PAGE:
Ind. mom convicted in son's death in fire released
GREENSBURG, Ind. (AP) — Kristine Bunch hugged her mother and her teenage son, basking in the warm Indiana sunshine for the first time Wednesday afternoon following 16 years behind bars for a murder she said all along she didn't commit.
Jailers released the grinning 38-year-old woman, who had traded her olive green jail clothes for a new dress, less than a half-hour after a Decatur County judge granted her $5,000 cash bail at the suggestion of prosecutors. The state plans to try her again on murder and arson charges for the 1995 fire that killed her 3-year-old son.
The whirlwind that followed her arrest in 1996, when she was accused of setting the blaze that destroyed her Greensburg mobile home and claimed her son Tony's life, seemed like a bad dream at the time, Bunch said. "I was in shock," she said.
Being released from prison was like a dream, too, but "in a good way," she said.
"Now, it's like I can't believe it's happening," Bunch said.
The Indiana Court of Appeals last week ordered the local court to allow Bunch's release on bond while she awaits her second trial. The appeals court ordered a new trial in March, finding that the evidence used to convict her was outdated, weak and wrongly withheld from the defense.
Bunch's attorney, Ron Safer, said prosecutors "did exactly the right thing" by asking for a low bond, but he was disappointed they still planned another trial in light of scientific advances that he said suggest there was no real evidence of arson.
Prosecutors have had little to say except that they are seeking a gag order to restrict attorneys' public comments on the case. A hearing on their request is scheduled for Aug. 30, and Bunch was ordered to attend.
In the meantime, Bunch said she will live with her 58-year-old mother, Susan Hubbard, and her 16-year-old son, Trenton, in nearby Columbus, Ind. The family was taking Bunch out Wednesday night for her first meal besides prison food in years, at a seafood restaurant in Columbus.
Bunch said she looked forward to doing the everyday things that most people take for granted, like shopping, eating out, and using the Internet, which she has never seen.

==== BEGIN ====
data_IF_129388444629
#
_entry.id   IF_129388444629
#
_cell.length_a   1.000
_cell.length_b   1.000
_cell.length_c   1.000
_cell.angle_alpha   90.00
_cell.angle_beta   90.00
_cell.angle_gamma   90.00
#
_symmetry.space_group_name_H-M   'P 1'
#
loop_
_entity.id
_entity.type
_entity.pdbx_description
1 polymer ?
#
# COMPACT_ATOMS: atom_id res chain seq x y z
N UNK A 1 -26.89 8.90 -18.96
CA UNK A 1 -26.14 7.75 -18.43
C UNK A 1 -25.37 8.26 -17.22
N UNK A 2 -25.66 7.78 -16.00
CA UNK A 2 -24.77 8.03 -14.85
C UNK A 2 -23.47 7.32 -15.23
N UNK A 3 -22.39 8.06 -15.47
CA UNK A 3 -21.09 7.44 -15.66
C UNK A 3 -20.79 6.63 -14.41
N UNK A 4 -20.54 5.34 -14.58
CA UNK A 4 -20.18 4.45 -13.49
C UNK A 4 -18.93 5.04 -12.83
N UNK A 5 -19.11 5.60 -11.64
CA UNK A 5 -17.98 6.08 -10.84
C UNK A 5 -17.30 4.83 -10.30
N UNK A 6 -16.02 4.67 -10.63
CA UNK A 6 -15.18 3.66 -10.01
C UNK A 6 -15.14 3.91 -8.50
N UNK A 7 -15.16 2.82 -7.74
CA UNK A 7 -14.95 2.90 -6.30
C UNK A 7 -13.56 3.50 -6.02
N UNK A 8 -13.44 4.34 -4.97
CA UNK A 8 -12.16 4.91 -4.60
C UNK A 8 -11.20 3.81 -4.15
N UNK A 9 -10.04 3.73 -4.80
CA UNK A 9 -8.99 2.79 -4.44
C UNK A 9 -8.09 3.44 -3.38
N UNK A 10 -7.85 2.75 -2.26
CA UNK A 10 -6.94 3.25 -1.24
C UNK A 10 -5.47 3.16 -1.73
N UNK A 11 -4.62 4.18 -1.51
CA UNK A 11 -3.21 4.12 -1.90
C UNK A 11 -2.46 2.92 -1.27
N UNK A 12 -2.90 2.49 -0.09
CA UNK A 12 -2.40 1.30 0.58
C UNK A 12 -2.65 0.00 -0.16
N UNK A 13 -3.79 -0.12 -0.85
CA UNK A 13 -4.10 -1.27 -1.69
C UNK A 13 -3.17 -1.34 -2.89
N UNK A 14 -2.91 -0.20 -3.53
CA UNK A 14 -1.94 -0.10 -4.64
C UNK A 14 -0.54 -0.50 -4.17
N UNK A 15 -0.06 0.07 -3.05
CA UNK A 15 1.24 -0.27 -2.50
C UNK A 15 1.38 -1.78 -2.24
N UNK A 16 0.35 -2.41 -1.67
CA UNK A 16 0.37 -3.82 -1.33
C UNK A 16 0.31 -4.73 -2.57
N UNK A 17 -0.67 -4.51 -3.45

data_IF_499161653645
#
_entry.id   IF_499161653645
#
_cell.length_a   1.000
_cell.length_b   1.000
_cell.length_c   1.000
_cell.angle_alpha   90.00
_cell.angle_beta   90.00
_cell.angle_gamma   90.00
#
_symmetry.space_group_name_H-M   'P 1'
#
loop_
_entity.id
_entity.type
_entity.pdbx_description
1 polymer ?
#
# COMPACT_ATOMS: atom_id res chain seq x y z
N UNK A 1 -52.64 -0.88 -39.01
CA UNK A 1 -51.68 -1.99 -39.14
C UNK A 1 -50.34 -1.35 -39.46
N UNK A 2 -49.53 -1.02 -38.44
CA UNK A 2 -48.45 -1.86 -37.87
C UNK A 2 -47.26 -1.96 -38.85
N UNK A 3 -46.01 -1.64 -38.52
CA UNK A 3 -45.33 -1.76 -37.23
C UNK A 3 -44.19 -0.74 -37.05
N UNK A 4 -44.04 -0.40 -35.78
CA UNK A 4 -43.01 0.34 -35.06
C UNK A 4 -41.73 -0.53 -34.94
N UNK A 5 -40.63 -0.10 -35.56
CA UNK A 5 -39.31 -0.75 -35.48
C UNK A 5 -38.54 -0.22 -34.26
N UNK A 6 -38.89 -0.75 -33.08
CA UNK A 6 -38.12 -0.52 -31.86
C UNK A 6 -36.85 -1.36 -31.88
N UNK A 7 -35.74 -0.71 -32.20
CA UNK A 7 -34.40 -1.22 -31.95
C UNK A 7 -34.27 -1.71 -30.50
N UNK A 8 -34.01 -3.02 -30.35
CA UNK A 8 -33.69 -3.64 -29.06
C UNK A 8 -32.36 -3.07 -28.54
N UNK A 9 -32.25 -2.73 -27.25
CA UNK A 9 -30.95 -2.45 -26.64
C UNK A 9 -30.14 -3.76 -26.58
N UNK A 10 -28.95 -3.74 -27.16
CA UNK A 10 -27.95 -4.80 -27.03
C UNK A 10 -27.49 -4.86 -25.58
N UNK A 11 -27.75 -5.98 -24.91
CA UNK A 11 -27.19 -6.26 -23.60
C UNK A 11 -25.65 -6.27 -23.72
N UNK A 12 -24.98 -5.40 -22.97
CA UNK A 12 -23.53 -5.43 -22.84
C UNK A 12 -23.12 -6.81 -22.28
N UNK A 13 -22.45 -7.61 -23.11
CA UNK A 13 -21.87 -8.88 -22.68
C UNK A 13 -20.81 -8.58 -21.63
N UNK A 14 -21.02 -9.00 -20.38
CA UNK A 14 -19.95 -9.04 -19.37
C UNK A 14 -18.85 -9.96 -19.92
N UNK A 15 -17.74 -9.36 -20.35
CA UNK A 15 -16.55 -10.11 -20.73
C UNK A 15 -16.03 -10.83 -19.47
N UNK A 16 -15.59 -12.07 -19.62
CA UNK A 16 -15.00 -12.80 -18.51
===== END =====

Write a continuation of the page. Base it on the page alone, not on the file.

"I can learn how to Facebook," she said. "All my friends tell me they're on Facebook."
But of all the technological changes since she was last out of prison, Bunch said cellphones, which have evolved from unwieldy boxes with thick antennas to sleek little machines, impress her the most.
"I'm amazed by the cellphones," she said.
Television and frequent visits by her mother and son kept her aware of changes in the outside world. "He introduced me to Harry Potter," Bunch said of her son. Now, she hopes to be able to teach the teen how to drive.
Bunch was sentenced to 60 years in prison in 1996 after a Decatur County jury convicted her of murder and arson. The same judge who sentenced her denied a 2006 petition for post-conviction relief based on new evidence.
Prosecutors said Bunch poured kerosene in the bedroom of her son, Tony, and the living room of their mobile home and lit it on fire. No clear motive was ever established, but they said Bunch had asked a friend to take custody of the boy about a year before the fire so she could "get away from it all" and that she had made inconsistent statements about the blaze.
The Center on Wrongful Convictions said investigators at the time misinterpreted burn patterns as indicating an accelerant and that there was no evidence of arson. They also argued that advances in toxicology showed the child would have died from fire, not smoke inhalation, had the blaze been set in his room.
"It was horrible, but I knew if I held on to my faith that justice would prevail. The truth usually has a way of coming out," Hubbard, Bunch's mother, said.
Bunch said a prison ministry helped her maintain her faith while she was in prison. "I knew it was going to work out in the end," she said.
While locked up, Bunch earned her GED and a college degree. She said she plans to go to law school if acquitted. She wants to work in criminal law, representing inmates who have been wrongfully convicted.
"There's still a lot of work to be done. There's still a lot of people in my situation," Bunch said.
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